Amiri Flight Authority v BAE Systems Plc

JurisdictionEngland & Wales
CourtCourt of Appeal (Civil Division)
JudgeLord Justice Mance,Lord Justice Rix,Lord Justice Potter
Judgment Date17 Oct 2003
Neutral Citation[2003] EWCA Civ 1447
Docket NumberCase No: A3/2002/2693

[2003] EWCA Civ 1447

IN THE SUPREME COURT OF JUDICATURE

COURT OF APPEAL (CIVIL DIVISION)

ON APPEAL FROM TOMLINSON J

(QUEEN'S BENCH DIVISION

COMMERCIAL COURT)

Royal Courts of Justice

Strand,

London, WC2A 2LL

Before:

Lord Justice Potter

Lord Justice Mance and

Lord Justice Rix

Case No: A3/2002/2693

Between:
Amiri Flight Authority
Appellant
and
Bae Systems Plc
Respondent

Nicholas Underhill QC & Akhil Shah (instructed by Messrs LeBoeuf, Lamb, Greene & MacRae) for the Appellant

Michael Crane QC & Bankim Thanki QC (instructed by Messrs Barlow, Lyde & Gilbert) for the Respondent

Lord Justice Mance
1

The appellant claimant, the Amiri Flight Authority, sues as successor to the Private Department ("PD") of the Ruler of the United Arab Emirates. The PD in 1987 bought a BAE-146 aircraft from the first defendant, the respondent to this appeal ("BAE"). The purchase was pursuant to a contract in writing dated 27 th September 1987, which (it is suggested) was in BAE's standard form and was (it is common ground) drafted entirely by BAE and signed by the PD in Abu Dhabi on the day after BAE had submitted it to PD there. The contract provided for BAE to supply the PD with a maintenance programme for the aircraft and with ongoing services in connection with that programme.

2

In 1999 very serious corrosion was found in the aircraft's fuel tanks, caused by microbiological (fungal) contamination. Corrosion by such contamination is a known risk, against which preventive steps can be taken using biocidal agents. Amiri's claim against BAE is that the corrosion occurred as a result of negligence by BAE in relation to the maintenance programme and associated obligations. More specifically, it is said that the original programme made no provision at all for biocide treatment, and that, although the programme was subsequently revised and amended at various dates between 1989 and 1998 to provide for such treatment, the provision made was inadequate. The claim is put both in contract, on the basis that there was breach of an implied obligation, and in tort.

3

Tomlinson J determined under CPR Part 24 that Amiri's claim stood no real prospect of success and dismissed it, on the basis that (a) it fell within an exclusion clause (at clause A.10 of Appendix C to the contract) and (b) the contract was an international supply contract within the meaning of s.26 of the Unfair Contract Terms Act 1977, so that the exclusion clause could not be subject to any requirement of fairness or reasonableness under that Act. Tomlinson J gave permission to appeal, and both points come before us now.

4

I start by setting out certain relevant parts of the contract:

"Object

2.1 The Seller agree to sell and the Buyer agrees to buy one (1) aircraft.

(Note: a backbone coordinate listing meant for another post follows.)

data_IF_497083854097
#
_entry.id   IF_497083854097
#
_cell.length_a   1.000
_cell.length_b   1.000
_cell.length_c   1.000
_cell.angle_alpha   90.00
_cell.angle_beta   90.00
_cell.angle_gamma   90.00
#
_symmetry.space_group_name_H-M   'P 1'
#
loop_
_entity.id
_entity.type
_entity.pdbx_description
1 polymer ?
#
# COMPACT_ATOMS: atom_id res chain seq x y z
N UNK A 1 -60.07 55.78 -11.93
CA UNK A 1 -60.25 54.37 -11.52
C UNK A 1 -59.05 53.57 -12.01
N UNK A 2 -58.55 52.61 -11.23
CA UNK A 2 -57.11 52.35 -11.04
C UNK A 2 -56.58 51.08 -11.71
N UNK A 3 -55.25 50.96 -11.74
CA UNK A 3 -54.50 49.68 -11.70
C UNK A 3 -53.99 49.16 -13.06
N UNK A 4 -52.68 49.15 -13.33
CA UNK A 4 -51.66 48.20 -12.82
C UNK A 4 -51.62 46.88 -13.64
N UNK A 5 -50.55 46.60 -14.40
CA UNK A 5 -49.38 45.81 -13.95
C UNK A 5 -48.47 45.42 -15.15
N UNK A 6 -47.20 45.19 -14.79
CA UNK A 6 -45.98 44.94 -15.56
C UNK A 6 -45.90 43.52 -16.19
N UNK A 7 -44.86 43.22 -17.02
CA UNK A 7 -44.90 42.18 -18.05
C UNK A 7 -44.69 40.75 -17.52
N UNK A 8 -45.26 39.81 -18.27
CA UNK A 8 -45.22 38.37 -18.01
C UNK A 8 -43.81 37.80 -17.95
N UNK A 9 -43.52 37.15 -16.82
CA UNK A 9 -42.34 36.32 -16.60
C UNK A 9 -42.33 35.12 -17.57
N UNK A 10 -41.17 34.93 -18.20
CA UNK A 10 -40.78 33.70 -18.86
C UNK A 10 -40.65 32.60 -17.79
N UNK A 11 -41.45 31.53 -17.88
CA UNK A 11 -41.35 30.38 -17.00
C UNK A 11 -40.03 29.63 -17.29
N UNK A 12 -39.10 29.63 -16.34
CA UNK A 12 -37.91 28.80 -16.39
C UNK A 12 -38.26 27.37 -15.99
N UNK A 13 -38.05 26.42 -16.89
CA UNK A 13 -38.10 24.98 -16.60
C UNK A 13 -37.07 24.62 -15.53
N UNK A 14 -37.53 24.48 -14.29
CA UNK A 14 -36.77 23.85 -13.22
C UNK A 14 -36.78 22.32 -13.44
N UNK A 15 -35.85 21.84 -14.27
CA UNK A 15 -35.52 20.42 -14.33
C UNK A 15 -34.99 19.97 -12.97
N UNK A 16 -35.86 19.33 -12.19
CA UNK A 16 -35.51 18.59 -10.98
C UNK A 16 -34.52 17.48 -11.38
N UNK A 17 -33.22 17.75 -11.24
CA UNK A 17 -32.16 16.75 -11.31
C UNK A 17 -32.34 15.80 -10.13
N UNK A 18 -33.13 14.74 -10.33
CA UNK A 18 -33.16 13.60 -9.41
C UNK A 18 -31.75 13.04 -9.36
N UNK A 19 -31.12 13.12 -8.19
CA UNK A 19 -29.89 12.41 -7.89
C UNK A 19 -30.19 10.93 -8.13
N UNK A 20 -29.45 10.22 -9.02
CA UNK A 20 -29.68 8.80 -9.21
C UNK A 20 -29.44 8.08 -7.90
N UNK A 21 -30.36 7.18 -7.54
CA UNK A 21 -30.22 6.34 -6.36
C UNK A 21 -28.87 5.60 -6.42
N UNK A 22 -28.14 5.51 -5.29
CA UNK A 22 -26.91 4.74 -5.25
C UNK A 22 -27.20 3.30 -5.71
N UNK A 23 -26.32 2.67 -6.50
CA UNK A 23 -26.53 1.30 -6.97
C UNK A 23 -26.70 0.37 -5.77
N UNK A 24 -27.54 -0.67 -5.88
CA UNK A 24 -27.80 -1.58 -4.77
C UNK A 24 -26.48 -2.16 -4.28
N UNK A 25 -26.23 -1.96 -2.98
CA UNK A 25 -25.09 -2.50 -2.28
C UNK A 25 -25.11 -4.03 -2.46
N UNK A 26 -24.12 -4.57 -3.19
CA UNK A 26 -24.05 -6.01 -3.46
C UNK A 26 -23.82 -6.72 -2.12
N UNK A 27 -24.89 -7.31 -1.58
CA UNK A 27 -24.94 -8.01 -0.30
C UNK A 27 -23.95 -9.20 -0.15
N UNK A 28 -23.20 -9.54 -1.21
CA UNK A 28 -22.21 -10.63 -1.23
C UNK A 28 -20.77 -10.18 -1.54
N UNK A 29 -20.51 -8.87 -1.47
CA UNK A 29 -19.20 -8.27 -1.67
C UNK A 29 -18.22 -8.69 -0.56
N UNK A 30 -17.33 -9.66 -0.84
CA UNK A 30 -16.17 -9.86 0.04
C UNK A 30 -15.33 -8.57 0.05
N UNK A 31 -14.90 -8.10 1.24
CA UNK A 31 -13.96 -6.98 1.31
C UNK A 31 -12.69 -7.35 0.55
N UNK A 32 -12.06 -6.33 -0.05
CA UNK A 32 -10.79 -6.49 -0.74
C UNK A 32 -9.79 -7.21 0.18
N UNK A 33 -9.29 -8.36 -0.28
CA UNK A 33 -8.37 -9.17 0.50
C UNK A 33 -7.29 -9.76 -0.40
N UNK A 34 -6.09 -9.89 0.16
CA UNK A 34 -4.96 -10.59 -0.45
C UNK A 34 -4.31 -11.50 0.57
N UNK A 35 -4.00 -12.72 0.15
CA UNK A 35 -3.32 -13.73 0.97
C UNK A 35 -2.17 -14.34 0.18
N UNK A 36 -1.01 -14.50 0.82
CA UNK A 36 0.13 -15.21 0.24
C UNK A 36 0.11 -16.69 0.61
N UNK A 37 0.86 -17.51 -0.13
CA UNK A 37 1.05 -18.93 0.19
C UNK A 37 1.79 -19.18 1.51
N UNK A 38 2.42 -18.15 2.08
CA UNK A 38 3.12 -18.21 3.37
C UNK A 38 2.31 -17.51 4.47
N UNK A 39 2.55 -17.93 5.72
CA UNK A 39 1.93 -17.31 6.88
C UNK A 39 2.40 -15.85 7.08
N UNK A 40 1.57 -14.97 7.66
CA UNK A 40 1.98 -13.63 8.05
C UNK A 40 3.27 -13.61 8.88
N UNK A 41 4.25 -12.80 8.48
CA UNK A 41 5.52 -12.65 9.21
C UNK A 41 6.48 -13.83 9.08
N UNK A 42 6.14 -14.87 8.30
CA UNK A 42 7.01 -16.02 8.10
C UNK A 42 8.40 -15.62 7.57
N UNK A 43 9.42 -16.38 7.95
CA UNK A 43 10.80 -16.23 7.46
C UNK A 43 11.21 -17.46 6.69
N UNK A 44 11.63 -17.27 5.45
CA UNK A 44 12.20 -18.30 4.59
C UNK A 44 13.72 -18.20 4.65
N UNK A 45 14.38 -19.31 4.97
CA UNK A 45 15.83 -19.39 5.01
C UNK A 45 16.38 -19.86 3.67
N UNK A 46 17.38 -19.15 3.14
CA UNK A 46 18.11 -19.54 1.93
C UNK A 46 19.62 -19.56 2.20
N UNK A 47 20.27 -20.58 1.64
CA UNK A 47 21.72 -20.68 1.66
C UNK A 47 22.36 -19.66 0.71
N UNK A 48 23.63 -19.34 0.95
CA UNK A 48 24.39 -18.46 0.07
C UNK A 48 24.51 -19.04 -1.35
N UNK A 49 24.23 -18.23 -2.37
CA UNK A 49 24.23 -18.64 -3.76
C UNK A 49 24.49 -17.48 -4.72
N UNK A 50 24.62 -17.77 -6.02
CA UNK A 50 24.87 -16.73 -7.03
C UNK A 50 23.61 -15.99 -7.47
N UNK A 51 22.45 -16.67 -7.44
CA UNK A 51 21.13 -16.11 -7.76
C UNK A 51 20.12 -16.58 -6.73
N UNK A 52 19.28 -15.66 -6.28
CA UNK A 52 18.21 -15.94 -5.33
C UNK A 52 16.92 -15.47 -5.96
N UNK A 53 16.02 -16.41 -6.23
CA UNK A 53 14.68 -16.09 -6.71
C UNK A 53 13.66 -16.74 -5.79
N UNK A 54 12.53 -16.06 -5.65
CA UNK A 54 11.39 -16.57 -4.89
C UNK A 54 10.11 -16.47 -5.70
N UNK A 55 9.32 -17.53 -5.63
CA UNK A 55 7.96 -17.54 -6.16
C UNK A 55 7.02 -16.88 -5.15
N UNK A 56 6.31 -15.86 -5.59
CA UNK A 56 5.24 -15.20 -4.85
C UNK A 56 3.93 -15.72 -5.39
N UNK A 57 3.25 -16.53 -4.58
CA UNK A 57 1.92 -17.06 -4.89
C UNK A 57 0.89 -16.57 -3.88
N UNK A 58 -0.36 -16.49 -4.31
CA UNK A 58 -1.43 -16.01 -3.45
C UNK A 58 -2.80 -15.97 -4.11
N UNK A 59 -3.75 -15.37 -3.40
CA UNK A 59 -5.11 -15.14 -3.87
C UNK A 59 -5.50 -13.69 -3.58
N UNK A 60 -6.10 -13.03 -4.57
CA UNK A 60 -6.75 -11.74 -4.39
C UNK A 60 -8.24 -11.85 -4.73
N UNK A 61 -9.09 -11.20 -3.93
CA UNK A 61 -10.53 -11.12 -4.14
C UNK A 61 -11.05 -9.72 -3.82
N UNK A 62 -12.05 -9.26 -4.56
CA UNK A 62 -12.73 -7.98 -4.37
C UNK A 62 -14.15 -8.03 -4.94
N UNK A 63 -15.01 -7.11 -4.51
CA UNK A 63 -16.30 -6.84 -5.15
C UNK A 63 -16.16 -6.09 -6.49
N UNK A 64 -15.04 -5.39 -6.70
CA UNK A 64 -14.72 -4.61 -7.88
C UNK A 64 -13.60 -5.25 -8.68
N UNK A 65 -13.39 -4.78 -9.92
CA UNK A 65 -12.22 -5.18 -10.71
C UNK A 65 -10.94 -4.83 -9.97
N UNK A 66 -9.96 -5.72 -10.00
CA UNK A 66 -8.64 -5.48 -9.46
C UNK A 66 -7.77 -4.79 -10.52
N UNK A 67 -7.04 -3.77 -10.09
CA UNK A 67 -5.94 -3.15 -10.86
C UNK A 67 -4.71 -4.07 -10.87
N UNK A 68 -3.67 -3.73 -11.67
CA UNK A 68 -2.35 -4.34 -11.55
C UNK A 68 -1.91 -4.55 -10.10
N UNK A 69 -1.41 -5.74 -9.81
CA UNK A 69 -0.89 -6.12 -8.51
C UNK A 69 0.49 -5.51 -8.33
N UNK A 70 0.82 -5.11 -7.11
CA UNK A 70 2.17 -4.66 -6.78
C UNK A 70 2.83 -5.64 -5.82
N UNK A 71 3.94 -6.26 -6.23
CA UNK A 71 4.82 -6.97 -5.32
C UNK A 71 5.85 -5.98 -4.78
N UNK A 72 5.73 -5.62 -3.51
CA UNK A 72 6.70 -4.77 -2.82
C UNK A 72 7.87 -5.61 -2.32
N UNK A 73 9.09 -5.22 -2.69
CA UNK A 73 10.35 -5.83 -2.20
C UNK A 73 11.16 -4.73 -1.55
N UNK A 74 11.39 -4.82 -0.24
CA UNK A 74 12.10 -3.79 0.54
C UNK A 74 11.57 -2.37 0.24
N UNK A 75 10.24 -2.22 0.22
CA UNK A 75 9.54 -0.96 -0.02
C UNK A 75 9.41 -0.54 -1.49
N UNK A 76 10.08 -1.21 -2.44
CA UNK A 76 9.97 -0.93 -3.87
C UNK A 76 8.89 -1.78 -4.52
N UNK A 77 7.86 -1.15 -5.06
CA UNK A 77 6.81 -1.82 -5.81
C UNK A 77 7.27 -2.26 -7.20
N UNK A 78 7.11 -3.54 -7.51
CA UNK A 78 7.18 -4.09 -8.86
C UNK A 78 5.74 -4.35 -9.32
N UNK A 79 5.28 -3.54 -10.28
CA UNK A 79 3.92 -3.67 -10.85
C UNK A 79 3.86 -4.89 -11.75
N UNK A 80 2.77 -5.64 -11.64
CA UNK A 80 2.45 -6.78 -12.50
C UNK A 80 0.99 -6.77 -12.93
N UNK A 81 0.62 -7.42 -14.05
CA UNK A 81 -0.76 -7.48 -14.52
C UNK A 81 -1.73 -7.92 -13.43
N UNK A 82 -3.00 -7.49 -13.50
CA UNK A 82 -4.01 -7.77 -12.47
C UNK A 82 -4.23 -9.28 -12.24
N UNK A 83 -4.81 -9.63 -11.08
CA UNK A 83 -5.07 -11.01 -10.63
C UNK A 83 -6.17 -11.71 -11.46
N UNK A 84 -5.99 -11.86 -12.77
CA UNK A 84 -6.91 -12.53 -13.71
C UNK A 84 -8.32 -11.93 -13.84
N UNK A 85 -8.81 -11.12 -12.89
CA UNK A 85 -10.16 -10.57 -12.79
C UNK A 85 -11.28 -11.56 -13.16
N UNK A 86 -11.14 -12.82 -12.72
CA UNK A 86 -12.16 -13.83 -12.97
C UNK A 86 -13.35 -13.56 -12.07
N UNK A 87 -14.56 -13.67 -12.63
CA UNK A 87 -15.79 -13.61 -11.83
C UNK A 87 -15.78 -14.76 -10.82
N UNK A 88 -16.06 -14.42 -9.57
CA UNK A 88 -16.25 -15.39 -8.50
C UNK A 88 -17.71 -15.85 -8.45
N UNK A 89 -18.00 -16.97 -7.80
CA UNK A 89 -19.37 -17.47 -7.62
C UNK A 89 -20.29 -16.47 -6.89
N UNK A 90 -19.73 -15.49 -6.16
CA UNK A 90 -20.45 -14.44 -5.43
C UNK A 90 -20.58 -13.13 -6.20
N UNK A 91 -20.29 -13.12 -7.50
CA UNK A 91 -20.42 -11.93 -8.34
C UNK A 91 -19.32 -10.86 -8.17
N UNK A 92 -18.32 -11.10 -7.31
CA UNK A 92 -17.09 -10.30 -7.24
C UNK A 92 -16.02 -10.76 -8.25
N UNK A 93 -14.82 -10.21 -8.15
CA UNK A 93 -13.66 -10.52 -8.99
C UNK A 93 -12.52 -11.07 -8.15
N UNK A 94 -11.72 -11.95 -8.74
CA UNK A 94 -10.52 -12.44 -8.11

2.2 The aircraft shall:

2.2.1. be constructed to the standard defined in the Specification; …..

Aircraft Supply Programme

7.1 The Seller shall offer the Aircraft for acceptance at its works within the following period from the date the buyer complies with the provisions of Clause 5.1.1. Subject to the provisions of this Contract the final working day of such period shall be due Date of Offer for the Aircraft…

Aircraft Acceptance Procedure

12.1 Seller shall offer the Aircraft for acceptance at its works in the United Kingdom and notify the Buyer at least 21 days before the estimated Date of Offer of the Aircraft and shall give to the Buyer not less than 7 days notice of the confirmed Date of Offer of the Aircraft.

Transfer of Title and Collection

13.1 On the delivery date, the Buyer shall execute and deliver to the Seller the Certificate of Acceptance for the Aircraft and shall pay to the Seller the balance of the Invoice Price for the Aircraft. Thereupon the Seller shall deliver the Aircraft to the Buyer and title to and risk in the Aircraft shall pass by delivery from the Seller to the Buyer.

Customer Support Services

14. The Seller shall provide the training courses, operations support, technical representation, and technical manuals listed in the Appendix B, which is by this reference incorporated herein.

Warranty

17. The Seller's Aircraft Warranty is set out in Part A of the Product Support Assurances attached hereto as Appendix C which is by this reference incorporated in this Contract. The Seller and the Buyer agree to be bound by all parts of such Product Support Assurances as though they were set forth in full in this Contract.

Spares

18.8 The Buyer shall accept all Spares supplied by the Seller subject to the conditions of the Seller's Spares Warranty set out as Part C of the Product Support Assurances attached hereto as Appendix C.

Applicable Law

25.1 This Contract shall be governed and construed in all respects in accordance with the laws of England and the Buyer hereby submits to the jurisdiction of the English Courts."